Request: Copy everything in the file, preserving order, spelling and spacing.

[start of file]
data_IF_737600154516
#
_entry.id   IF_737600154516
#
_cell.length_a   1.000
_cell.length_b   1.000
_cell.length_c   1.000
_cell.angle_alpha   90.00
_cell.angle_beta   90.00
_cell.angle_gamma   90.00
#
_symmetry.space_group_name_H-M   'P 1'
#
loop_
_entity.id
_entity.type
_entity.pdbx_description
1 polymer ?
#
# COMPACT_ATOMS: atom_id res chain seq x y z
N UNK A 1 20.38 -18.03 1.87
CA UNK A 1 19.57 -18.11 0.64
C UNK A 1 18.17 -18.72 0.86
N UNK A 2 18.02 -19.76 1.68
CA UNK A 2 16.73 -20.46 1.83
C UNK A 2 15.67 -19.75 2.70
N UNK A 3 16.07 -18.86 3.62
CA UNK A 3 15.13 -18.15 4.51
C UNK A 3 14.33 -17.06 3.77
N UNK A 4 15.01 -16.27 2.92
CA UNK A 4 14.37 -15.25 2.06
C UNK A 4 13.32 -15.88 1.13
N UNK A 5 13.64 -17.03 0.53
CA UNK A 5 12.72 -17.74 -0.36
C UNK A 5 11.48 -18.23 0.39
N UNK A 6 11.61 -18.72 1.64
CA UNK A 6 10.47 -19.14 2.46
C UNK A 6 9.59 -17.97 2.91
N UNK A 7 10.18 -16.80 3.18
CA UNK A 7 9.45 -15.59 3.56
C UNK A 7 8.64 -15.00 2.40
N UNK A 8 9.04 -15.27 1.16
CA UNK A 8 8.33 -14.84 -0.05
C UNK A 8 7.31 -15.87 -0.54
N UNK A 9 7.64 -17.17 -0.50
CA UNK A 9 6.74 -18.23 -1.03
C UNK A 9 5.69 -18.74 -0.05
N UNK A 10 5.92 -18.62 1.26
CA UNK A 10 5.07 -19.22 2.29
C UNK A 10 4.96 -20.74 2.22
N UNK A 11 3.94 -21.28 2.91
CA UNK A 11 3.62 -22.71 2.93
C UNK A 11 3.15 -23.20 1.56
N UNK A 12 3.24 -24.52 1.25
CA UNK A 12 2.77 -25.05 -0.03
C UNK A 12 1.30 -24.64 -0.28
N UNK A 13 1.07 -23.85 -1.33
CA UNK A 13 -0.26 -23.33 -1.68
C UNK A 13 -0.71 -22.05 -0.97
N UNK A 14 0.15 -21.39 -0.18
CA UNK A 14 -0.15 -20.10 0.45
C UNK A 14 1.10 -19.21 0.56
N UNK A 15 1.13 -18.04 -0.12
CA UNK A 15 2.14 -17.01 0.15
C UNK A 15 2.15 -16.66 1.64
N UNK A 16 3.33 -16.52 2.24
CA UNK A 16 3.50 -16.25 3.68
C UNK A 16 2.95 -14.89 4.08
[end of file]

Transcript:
data_IF_737600154516
#
_entry.id   IF_737600154516
#
_cell.length_a   1.000
_cell.length_b   1.000
_cell.length_c   1.000
_cell.angle_alpha   90.00
_cell.angle_beta   90.00
_cell.angle_gamma   90.00
#
_symmetry.space_group_name_H-M   'P 1'
#
loop_
_entity.id
_entity.type
_entity.pdbx_description
1 polymer ?
#
# COMPACT_ATOMS: atom_id res chain seq x y z
N UNK A 1 20.38 -18.03 1.87
CA UNK A 1 19.57 -18.11 0.64
C UNK A 1 18.17 -18.72 0.86
N UNK A 2 18.02 -19.76 1.68
CA UNK A 2 16.73 -20.46 1.83
C UNK A 2 15.67 -19.75 2.70
N UNK A 3 16.07 -18.86 3.62
CA UNK A 3 15.13 -18.15 4.51
C UNK A 3 14.33 -17.06 3.77
N UNK A 4 15.01 -16.27 2.92
CA UNK A 4 14.37 -15.25 2.06
C UNK A 4 13.32 -15.88 1.13
N UNK A 5 13.64 -17.03 0.53
CA UNK A 5 12.72 -17.74 -0.36
C UNK A 5 11.48 -18.23 0.39
N UNK A 6 11.61 -18.72 1.64
CA UNK A 6 10.47 -19.14 2.46
C UNK A 6 9.59 -17.97 2.91
N UNK A 7 10.18 -16.80 3.18
CA UNK A 7 9.45 -15.59 3.56
C UNK A 7 8.64 -15.00 2.40
N UNK A 8 9.04 -15.27 1.16
CA UNK A 8 8.33 -14.84 -0.05
C UNK A 8 7.31 -15.87 -0.54
N UNK A 9 7.64 -17.17 -0.50
CA UNK A 9 6.74 -18.23 -1.03
C UNK A 9 5.69 -18.74 -0.05
N UNK A 10 5.92 -18.62 1.26
CA UNK A 10 5.07 -19.22 2.29
C UNK A 10 4.96 -20.74 2.22
N UNK A 11 3.94 -21.28 2.91
CA UNK A 11 3.62 -22.71 2.93
C UNK A 11 3.15 -23.20 1.56
N UNK A 12 3.24 -24.52 1.25
CA UNK A 12 2.77 -25.05 -0.03
C UNK A 12 1.30 -24.64 -0.28
N UNK A 13 1.07 -23.85 -1.33
CA UNK A 13 -0.26 -23.33 -1.68
C UNK A 13 -0.71 -22.05 -0.97
N UNK A 14 0.15 -21.39 -0.18
CA UNK A 14 -0.15 -20.10 0.45
C UNK A 14 1.10 -19.21 0.56
N UNK A 15 1.13 -18.04 -0.12
CA UNK A 15 2.14 -17.01 0.15
C UNK A 15 2.15 -16.66 1.64
N UNK A 16 3.33 -16.52 2.24
CA UNK A 16 3.50 -16.25 3.68
C UNK A 16 2.95 -14.89 4.08